Although it is way too early to know the full story of Army Sgt. Bowe Bergdahl's release by the Taliban -- if we will ever know the full story or the truth -- I have some immediate and conflicting thoughts. I am aware that what I think has no real value in this dialogue, other than mentioning some inconsistencies and concerns over this development.
Bergdahl was the only American POW held by the Taliban. He was held prisoner for five years, and I cannot imagine the joy of his family to know that he will soon be back on U.S. soil. And we can all share the jubilation felt by his hometown of Hailey, Idaho as they are finally able to remove the public display of yellow ribbons.
Images that crept out through the years were highly emotional, and patriotic Americans prayed and petitioned for his release. After all, it has long been the position of the US military that "we leave no man behind."
Yet was the price too high for Bowe to come home? In exchange for Bergdah's freedom, The Weekly Standard has reported that our nation has released "five of the most dangerous Taliban commanders in U.S. custody." Furthermore, all five are among the Taliban’s top commanders and are still revered in jihadist circles. Known as the "Gitmo 5", they became pawns in the White House's strategy to coerce the Taliban to break from their Al Qaeda counterparts. Although, the administration is offering assurances that they do not pose a threat to American national security, are you willing to take that bet?
There's a part of me that celebrates this picture of a lone American soldier being worth five evil Taliban.... that our culture would value the life of one innocent man, and that God would honor our intentions and protect us from any further injury by the Gitmo 5. But is it a picture that's even real?
Ever since Sgt. Bergdahl disappeared in Afghanistan, there have been rumors that, at the worst, he was a defector; and at the least, he was disillusioned with the Army and "ashamed to be an American." The military is abuzz in various chat rooms with theories put forth by his comrades-in-arms. The problem is that I am hard-pressed to trust any report on this situation. Information can be placed anywhere by anybody, and all of it can be false.
There have been recent reports that Bowe may struggle with the ability to speak English, after years of speaking Pashtun. And there are sincere concerns that he could have been programmed to become a Taliban sympathizer, and this is all a plot to return him to wreak havoc on the homeland. Granted, this sounds seriously conspiratorial -- and is even the plot of a major TV show -- but one has to consider his state of mind when he was captured. Whether willingly, or not, we cannot dismiss the possibility that Sgt. Bergdahl might feel empathy or sympathy with his captors after these five long years. The "Stockholm Syndrome" is a proven psychological effect of prolonged imprisonment.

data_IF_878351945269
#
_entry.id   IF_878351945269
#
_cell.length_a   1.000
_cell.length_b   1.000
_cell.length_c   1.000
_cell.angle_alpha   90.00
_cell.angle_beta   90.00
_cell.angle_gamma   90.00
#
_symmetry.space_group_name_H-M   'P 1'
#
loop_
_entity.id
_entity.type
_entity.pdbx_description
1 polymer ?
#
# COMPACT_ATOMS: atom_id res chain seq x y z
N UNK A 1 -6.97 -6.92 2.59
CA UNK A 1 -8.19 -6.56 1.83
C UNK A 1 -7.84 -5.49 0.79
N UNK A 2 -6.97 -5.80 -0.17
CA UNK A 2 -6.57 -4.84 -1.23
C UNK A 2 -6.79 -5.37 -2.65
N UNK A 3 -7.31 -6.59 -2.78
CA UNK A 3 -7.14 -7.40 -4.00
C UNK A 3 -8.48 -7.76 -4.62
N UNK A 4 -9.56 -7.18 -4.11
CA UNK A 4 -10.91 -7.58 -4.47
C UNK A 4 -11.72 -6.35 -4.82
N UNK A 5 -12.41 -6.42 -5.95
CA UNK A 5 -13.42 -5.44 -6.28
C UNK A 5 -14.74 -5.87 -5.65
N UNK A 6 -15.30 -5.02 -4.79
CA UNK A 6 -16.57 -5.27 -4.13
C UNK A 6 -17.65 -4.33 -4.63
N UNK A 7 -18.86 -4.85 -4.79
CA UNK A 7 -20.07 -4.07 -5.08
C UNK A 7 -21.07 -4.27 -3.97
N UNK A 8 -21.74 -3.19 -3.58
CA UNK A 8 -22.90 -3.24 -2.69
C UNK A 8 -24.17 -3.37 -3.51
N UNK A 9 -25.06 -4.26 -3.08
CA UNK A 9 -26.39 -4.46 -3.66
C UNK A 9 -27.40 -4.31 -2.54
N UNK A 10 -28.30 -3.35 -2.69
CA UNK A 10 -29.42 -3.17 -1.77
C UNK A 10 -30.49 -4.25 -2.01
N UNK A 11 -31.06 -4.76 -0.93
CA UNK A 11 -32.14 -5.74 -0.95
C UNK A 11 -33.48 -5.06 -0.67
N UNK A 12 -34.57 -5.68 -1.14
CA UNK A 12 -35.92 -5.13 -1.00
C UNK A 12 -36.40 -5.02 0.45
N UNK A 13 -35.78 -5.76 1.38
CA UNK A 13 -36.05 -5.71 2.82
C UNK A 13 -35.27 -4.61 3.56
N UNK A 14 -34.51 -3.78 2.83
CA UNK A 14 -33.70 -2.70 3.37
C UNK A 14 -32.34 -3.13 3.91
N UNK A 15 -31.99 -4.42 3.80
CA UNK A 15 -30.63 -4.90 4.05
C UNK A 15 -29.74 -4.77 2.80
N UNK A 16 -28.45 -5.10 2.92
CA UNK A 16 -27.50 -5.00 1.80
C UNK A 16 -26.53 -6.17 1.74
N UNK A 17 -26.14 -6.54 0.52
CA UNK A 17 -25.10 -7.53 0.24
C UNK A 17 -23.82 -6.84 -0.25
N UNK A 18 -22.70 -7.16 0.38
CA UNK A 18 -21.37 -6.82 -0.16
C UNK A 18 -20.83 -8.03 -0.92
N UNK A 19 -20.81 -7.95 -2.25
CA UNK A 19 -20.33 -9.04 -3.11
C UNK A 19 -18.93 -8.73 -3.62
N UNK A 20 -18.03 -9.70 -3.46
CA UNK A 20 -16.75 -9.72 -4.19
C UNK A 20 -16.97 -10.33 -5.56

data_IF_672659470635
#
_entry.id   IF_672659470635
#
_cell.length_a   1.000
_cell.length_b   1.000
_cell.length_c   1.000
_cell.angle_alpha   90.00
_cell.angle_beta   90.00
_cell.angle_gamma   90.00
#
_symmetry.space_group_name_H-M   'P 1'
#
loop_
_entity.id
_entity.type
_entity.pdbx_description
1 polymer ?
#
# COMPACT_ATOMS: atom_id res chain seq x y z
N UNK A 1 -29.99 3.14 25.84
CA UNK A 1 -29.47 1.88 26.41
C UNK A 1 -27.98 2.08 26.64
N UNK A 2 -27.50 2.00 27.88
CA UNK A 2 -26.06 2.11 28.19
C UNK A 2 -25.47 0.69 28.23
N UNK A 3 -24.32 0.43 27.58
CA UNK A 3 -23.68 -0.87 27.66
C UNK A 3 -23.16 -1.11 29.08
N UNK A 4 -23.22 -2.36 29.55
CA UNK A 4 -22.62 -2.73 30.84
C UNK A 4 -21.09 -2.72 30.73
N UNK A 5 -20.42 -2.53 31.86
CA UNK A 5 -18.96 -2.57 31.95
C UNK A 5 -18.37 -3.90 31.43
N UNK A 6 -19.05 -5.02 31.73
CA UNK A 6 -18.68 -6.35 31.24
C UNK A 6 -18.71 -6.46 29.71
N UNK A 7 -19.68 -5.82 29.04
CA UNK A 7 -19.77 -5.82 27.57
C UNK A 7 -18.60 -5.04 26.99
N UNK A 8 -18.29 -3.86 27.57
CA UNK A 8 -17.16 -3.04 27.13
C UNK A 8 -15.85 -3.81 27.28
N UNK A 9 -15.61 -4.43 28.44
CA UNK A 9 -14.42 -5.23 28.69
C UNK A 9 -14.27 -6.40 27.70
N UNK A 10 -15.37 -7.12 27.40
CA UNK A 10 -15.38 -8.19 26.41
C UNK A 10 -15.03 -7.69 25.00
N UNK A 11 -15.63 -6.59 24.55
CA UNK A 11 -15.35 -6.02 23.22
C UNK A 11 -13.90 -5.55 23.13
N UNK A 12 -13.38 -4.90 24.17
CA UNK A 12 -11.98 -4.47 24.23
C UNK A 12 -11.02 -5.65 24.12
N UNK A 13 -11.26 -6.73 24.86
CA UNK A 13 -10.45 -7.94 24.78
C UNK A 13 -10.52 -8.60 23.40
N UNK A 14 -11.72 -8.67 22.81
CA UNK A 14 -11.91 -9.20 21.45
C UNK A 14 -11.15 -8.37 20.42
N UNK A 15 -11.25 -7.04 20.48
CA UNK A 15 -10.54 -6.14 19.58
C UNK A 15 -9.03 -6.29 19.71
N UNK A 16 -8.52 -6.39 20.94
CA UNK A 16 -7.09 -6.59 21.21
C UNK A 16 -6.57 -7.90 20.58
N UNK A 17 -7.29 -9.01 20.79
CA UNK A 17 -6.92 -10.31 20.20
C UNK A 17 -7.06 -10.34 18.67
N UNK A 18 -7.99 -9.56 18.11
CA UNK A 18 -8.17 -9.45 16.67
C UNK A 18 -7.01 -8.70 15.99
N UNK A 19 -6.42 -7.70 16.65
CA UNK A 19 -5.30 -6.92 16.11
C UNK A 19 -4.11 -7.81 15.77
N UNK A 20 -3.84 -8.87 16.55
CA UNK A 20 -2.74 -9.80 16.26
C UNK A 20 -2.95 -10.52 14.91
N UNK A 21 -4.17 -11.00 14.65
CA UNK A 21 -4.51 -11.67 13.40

But now, let's take our eyes off the freed prisoner for a moment and consider the consequences of his release. Several members of Congress are now questioning if the President broke the law in securing Bergdahl's freedom. To be exact, he failed to notify Congress 30 days before the deal was made, as the President is required to do. Further, no less than former U.N. Ambassador John Bolton has questioned the move as raising the value for future American prisoners. He points out that it is not only our military at risk, but others such as missionaries, aid workers, and tourists. And in a joint statement, House Armed Services Chairman Howard P. “Buck” McKeon, R-Calif., and Senate Armed Services Ranking Member James Inhofe, R-Okla., told ABC News, “Trading five senior Taliban leaders from detention in Guantanamo Bay for Berghdal’s release may have consequences for the rest of our forces and all Americans. Our terrorist adversaries now have a strong incentive to capture Americans. That incentive will put our forces in Afghanistan and around the world at even greater risk.”
So, while I celebrate the release of Bowe Bergdahl from his Taliban imprisonment, I want to know that there won't be serious repercussions and further lives lost. I realize that this is an irrational and unrealistic expectation. And I don't like thinking that this one man's life is disposable for the greater good of the country. I believe that God views every life as valuable; every life as redeemable ... and no matter what Bowe's truth is, I pray that the fact of his release will bless him greatly and bless his family, his hometown and his country.
2 Timothy 2:25-26 "God may perhaps grant them repentance leading to a knowledge of the truth, and they may come to their senses and escape from the snare of the devil, after being captured by him to do his will."